Cops of the Pacific? The US Military’s Role in Asia in the Age of Trump

Tim Shorrock writes for TomDispatch:

US Navy and Japan Maritime Self-Defense Force ships sail in formation during a joint/bilateral field training exercise on November 12, 2014. […] In the last few years, the Obama administration and the Pentagon have used China’s expanding military might and the never-ending standoff with nuclearizing North Korea to incorporate Japan and South Korea ever more fully into a vision of an American-dominated Pacific. One stumbling block has been the deep animosity between the two countries, given that Japan colonized Korea from 1910 to 1945; later, during the Korean War, which devastated the peninsula, Japan profited handsomely by supplying US forces with vehicles and other military supplies. In addition, Korean anger over Japan’s refusal to apologize for its use of Korean sexual slaves (“comfort women”) during World War II remains a powerful force to overcome.

Until recently, the US has had the help of a compliant leader, President Park Guen-Hye who, just as the Trumpian moment begins, finds herself scrambling for her political life as the first Korean president to be legally toppled since 1960. (An interim president, Park’s conservative Prime Minister Hwang Kyo-ahn, will run the government until the Constitutional Court reviews the legality of her impeachment, a process that could take up to six months.) Despite all these problems, and while never quite publicly stating the obvious, American officials have been focused on putting in place a triangular alliance that would transform the Japanese and South Korean militaries into proxy forces capable of helping extend US power and influence ever further into Asia (and also, potentially, elsewhere in the world).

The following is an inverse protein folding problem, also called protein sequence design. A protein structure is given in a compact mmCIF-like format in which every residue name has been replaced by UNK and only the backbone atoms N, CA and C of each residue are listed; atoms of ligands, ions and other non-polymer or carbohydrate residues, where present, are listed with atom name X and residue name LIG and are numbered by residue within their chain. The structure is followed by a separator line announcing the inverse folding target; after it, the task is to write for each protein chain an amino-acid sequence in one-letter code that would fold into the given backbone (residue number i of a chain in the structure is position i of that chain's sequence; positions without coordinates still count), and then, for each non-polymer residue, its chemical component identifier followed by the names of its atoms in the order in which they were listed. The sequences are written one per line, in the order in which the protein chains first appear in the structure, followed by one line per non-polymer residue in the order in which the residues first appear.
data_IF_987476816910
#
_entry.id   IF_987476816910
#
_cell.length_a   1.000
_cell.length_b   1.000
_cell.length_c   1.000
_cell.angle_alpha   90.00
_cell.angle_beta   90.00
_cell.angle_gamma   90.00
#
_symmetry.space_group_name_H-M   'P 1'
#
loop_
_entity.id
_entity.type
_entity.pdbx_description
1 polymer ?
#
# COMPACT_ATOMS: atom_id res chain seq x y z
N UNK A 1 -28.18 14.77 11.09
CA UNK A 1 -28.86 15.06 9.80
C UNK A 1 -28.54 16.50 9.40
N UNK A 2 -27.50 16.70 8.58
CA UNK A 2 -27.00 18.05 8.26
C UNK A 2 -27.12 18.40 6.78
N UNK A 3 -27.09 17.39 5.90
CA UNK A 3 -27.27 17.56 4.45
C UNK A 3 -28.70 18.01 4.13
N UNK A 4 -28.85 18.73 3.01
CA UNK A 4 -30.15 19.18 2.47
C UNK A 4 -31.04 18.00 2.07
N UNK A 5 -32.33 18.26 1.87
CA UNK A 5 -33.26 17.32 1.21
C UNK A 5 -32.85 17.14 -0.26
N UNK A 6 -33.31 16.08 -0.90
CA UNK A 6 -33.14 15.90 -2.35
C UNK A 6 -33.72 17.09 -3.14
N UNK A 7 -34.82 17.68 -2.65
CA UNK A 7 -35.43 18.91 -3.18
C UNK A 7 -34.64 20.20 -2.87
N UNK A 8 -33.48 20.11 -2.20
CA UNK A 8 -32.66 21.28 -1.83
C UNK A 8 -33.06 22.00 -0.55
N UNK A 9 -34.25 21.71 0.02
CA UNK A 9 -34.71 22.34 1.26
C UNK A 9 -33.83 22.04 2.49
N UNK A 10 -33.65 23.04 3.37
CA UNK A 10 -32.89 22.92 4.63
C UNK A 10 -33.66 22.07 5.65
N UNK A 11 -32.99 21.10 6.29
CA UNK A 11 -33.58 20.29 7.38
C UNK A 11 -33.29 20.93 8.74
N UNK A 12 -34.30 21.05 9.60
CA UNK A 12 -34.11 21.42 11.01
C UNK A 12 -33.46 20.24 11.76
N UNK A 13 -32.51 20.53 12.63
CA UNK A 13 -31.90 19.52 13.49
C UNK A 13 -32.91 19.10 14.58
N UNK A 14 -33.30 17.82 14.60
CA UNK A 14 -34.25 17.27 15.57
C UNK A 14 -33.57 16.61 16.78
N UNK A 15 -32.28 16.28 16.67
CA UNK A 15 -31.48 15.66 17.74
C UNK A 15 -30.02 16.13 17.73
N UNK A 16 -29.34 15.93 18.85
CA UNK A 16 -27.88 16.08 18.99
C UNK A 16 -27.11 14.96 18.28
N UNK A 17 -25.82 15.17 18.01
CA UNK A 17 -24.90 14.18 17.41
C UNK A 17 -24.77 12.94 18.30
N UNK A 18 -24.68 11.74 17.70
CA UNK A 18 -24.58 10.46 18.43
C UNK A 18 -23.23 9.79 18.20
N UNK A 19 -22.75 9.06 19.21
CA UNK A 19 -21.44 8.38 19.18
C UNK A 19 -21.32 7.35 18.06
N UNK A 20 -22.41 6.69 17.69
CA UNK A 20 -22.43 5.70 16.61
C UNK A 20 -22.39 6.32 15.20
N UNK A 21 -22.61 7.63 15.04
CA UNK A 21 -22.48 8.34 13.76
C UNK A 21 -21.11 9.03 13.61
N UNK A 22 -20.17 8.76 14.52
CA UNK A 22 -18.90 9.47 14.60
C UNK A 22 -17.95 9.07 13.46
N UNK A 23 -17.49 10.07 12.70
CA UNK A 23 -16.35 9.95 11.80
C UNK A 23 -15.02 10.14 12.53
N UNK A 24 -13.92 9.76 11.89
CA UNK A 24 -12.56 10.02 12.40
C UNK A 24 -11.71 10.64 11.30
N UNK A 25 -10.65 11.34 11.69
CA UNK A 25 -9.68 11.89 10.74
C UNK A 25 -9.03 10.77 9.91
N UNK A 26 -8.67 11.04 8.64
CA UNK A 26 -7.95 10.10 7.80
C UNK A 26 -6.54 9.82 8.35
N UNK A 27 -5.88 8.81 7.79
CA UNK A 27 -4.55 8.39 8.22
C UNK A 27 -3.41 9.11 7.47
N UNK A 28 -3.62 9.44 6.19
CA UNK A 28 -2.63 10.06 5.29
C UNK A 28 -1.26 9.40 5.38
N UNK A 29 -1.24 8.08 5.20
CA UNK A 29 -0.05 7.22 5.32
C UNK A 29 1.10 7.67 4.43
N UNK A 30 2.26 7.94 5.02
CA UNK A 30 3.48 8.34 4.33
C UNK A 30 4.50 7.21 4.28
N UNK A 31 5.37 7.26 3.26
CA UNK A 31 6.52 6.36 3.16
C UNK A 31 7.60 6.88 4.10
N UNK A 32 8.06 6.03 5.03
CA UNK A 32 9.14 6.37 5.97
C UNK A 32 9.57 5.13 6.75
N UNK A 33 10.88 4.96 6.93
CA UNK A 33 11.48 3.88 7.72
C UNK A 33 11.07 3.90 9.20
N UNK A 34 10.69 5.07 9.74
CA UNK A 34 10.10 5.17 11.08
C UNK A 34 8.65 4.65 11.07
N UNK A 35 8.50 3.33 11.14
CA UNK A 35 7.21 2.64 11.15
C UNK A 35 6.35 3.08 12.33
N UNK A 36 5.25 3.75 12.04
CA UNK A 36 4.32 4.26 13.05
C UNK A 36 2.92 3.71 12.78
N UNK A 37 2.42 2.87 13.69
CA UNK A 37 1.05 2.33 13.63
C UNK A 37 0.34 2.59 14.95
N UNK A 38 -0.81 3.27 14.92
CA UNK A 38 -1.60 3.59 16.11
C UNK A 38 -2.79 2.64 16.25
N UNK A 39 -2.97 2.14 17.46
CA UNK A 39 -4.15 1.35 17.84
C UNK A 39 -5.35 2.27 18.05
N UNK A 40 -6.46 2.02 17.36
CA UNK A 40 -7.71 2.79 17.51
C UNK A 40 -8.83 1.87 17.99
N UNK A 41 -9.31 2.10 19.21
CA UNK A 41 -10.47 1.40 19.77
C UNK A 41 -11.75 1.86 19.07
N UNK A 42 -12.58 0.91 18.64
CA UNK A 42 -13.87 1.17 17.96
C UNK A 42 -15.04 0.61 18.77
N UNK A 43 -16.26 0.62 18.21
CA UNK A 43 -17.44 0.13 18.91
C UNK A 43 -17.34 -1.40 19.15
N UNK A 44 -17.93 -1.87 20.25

On the eve of Donald Trump‘s election, such arrangements were quickly reaching fruition. As 2016 draws to an end, the Pentagon appears to be rushing to make Obama’s Asian pivot and the militarization of the region that goes with it permanent before Trump can act or, for that matter, the United States can lose its Korean political allies (which could happen if Park’s conservative ruling party is replaced in next year’s elections).

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